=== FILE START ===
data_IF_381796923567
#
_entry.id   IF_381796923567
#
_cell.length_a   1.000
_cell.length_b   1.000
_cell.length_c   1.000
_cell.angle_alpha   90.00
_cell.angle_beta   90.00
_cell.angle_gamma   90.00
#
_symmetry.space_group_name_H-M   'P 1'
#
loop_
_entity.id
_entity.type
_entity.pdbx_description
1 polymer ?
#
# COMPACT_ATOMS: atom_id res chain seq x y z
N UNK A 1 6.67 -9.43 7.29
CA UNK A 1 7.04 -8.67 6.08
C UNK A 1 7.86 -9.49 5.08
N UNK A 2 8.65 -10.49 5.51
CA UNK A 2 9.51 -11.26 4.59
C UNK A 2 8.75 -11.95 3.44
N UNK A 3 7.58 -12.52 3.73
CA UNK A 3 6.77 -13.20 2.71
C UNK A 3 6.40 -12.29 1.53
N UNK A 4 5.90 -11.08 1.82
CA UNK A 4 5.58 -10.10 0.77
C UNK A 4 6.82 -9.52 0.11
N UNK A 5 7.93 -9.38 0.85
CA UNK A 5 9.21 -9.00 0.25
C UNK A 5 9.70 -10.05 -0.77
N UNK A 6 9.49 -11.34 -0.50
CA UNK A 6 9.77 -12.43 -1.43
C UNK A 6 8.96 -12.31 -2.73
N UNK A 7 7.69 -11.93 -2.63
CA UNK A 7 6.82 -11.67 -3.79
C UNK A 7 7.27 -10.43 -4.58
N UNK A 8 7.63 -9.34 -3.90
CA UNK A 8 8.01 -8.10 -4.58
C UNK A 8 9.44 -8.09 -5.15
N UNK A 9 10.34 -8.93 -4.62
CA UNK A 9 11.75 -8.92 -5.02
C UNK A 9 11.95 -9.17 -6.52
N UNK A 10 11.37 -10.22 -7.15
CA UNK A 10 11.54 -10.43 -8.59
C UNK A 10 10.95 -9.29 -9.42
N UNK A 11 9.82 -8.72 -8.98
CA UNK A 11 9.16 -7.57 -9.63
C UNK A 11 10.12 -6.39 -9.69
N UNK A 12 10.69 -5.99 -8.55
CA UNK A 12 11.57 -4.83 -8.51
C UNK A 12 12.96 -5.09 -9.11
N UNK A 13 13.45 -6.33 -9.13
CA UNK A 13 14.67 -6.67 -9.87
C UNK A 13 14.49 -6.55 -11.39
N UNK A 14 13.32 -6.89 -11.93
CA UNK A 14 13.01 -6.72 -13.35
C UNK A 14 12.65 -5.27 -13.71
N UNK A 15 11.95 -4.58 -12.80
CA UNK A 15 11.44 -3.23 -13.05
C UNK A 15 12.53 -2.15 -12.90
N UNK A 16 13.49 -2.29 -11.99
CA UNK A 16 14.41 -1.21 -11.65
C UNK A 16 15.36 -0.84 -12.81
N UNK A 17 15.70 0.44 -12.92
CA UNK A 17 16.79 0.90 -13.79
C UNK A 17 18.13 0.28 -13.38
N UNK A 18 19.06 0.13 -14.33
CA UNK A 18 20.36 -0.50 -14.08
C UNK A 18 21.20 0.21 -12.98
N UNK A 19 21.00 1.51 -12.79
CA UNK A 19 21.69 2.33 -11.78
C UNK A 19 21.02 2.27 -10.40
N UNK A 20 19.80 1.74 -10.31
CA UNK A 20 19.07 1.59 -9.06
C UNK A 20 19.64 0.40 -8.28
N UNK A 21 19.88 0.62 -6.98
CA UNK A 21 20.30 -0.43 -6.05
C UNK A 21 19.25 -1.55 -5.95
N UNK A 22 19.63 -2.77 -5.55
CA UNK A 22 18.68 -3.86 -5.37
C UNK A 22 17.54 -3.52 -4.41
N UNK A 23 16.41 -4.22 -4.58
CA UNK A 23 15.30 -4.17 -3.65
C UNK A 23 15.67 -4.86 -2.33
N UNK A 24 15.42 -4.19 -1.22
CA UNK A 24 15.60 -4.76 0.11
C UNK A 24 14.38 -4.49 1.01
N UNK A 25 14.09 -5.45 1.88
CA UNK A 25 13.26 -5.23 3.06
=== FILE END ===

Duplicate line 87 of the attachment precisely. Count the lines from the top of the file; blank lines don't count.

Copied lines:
N UNK A 23 16.41 -4.22 -4.58